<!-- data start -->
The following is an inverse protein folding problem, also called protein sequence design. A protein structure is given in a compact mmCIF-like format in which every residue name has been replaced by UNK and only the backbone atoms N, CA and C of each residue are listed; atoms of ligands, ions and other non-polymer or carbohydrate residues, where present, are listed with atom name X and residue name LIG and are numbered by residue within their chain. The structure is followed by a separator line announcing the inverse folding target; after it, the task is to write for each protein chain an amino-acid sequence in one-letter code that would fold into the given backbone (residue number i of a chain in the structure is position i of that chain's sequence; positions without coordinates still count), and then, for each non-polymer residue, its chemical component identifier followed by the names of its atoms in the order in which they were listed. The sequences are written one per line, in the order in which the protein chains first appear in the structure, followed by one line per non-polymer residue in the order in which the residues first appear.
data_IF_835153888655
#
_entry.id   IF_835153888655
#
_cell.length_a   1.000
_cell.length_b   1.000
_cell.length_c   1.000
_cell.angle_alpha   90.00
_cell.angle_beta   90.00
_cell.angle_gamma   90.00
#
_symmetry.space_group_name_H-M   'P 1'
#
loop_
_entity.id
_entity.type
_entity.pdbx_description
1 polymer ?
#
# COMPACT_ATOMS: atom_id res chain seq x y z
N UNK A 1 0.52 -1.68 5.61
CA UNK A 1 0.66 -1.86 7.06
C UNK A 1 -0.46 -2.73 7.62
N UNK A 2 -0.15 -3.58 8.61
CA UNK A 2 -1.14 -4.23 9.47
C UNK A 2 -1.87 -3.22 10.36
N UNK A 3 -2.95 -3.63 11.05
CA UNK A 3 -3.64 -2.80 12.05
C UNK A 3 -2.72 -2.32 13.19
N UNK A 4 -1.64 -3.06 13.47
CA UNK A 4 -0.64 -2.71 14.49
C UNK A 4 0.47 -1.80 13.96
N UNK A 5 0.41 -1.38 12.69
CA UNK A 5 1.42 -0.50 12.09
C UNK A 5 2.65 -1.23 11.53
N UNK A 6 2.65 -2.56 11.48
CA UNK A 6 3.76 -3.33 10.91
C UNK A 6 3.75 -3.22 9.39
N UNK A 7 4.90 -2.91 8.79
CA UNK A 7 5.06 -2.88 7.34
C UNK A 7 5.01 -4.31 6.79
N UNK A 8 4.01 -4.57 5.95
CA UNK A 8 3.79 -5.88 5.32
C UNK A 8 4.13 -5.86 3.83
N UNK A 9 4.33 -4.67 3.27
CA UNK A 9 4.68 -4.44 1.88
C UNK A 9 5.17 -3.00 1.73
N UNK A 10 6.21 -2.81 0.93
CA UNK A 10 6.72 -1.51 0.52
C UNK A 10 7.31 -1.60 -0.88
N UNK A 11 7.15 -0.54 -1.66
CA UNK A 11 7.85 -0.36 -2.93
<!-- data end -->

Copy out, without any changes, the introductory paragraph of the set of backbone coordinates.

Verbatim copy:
The following is an inverse protein folding problem, also called protein sequence design. A protein structure is given in a compact mmCIF-like format in which every residue name has been replaced by UNK and only the backbone atoms N, CA and C of each residue are listed; atoms of ligands, ions and other non-polymer or carbohydrate residues, where present, are listed with atom name X and residue name LIG and are numbered by residue within their chain. The structure is followed by a separator line announcing the inverse folding target; after it, the task is to write for each protein chain an amino-acid sequence in one-letter code that would fold into the given backbone (residue number i of a chain in the structure is position i of that chain's sequence; positions without coordinates still count), and then, for each non-polymer residue, its chemical component identifier followed by the names of its atoms in the order in which they were listed. The sequences are written one per line, in the order in which the protein chains first appear in the structure, followed by one line per non-polymer residue in the order in which the residues first appear.